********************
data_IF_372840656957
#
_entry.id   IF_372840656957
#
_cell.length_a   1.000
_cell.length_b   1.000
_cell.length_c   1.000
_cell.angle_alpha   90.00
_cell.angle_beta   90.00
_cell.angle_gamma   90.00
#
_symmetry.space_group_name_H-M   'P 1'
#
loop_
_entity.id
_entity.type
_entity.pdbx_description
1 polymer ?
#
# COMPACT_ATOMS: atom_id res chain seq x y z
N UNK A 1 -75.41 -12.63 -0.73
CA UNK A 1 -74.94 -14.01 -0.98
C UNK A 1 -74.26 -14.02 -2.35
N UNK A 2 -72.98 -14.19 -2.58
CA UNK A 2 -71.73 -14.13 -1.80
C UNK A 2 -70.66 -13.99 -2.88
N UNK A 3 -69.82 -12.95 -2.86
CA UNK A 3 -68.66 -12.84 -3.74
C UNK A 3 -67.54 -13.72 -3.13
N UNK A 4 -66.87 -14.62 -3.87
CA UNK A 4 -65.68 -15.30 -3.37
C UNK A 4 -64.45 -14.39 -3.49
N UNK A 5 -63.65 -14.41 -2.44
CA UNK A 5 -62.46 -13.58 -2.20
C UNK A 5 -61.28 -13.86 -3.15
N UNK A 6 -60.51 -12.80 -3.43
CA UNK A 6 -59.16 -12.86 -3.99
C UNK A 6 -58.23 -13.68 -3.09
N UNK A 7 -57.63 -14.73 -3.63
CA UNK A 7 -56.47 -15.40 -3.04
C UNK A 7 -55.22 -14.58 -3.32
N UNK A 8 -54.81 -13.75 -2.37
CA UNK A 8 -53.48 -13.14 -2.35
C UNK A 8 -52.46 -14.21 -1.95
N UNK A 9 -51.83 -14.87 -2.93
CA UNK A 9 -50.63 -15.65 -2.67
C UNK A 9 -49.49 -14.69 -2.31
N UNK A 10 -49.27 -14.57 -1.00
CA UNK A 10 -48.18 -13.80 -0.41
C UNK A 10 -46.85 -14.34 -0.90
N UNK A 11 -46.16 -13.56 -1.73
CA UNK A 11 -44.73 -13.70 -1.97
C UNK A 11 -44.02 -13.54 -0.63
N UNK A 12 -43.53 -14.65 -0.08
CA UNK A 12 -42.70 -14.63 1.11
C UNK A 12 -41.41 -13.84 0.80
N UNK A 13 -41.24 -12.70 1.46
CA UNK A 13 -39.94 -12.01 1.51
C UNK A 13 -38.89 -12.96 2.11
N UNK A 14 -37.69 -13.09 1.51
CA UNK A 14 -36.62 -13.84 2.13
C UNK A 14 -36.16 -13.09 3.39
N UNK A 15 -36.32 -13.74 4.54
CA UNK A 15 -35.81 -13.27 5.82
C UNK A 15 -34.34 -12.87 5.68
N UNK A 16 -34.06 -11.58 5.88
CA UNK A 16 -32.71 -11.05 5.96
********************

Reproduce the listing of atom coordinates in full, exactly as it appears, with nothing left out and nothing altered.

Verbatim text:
data_IF_372840656957
#
_entry.id   IF_372840656957
#
_cell.length_a   1.000
_cell.length_b   1.000
_cell.length_c   1.000
_cell.angle_alpha   90.00
_cell.angle_beta   90.00
_cell.angle_gamma   90.00
#
_symmetry.space_group_name_H-M   'P 1'
#
loop_
_entity.id
_entity.type
_entity.pdbx_description
1 polymer ?
#
# COMPACT_ATOMS: atom_id res chain seq x y z
N UNK A 1 -75.41 -12.63 -0.73
CA UNK A 1 -74.94 -14.01 -0.98
C UNK A 1 -74.26 -14.02 -2.35
N UNK A 2 -72.98 -14.19 -2.58
CA UNK A 2 -71.73 -14.13 -1.80
C UNK A 2 -70.66 -13.99 -2.88
N UNK A 3 -69.82 -12.95 -2.86
CA UNK A 3 -68.66 -12.84 -3.74
C UNK A 3 -67.54 -13.72 -3.13
N UNK A 4 -66.87 -14.62 -3.87
CA UNK A 4 -65.68 -15.30 -3.37
C UNK A 4 -64.45 -14.39 -3.49
N UNK A 5 -63.65 -14.41 -2.44
CA UNK A 5 -62.46 -13.58 -2.20
C UNK A 5 -61.28 -13.86 -3.15
N UNK A 6 -60.51 -12.80 -3.43
CA UNK A 6 -59.16 -12.86 -3.99
C UNK A 6 -58.23 -13.68 -3.09
N UNK A 7 -57.63 -14.73 -3.63
CA UNK A 7 -56.47 -15.40 -3.04
C UNK A 7 -55.22 -14.58 -3.32
N UNK A 8 -54.81 -13.75 -2.37
CA UNK A 8 -53.48 -13.14 -2.35
C UNK A 8 -52.46 -14.21 -1.95
N UNK A 9 -51.83 -14.87 -2.93
CA UNK A 9 -50.63 -15.65 -2.67
C UNK A 9 -49.49 -14.69 -2.31
N UNK A 10 -49.27 -14.57 -1.00
CA UNK A 10 -48.18 -13.80 -0.41
C UNK A 10 -46.85 -14.34 -0.90
N UNK A 11 -46.16 -13.56 -1.73
CA UNK A 11 -44.73 -13.70 -1.97
C UNK A 11 -44.02 -13.54 -0.63
N UNK A 12 -43.53 -14.65 -0.08
CA UNK A 12 -42.70 -14.63 1.11
C UNK A 12 -41.41 -13.84 0.80
N UNK A 13 -41.24 -12.70 1.46
CA UNK A 13 -39.94 -12.01 1.51
C UNK A 13 -38.89 -12.96 2.11
N UNK A 14 -37.69 -13.09 1.51
CA UNK A 14 -36.62 -13.84 2.13
C UNK A 14 -36.16 -13.09 3.39
N UNK A 15 -36.32 -13.74 4.54
CA UNK A 15 -35.81 -13.27 5.82
C UNK A 15 -34.34 -12.87 5.68
N UNK A 16 -34.06 -11.58 5.88
CA UNK A 16 -32.71 -11.05 5.96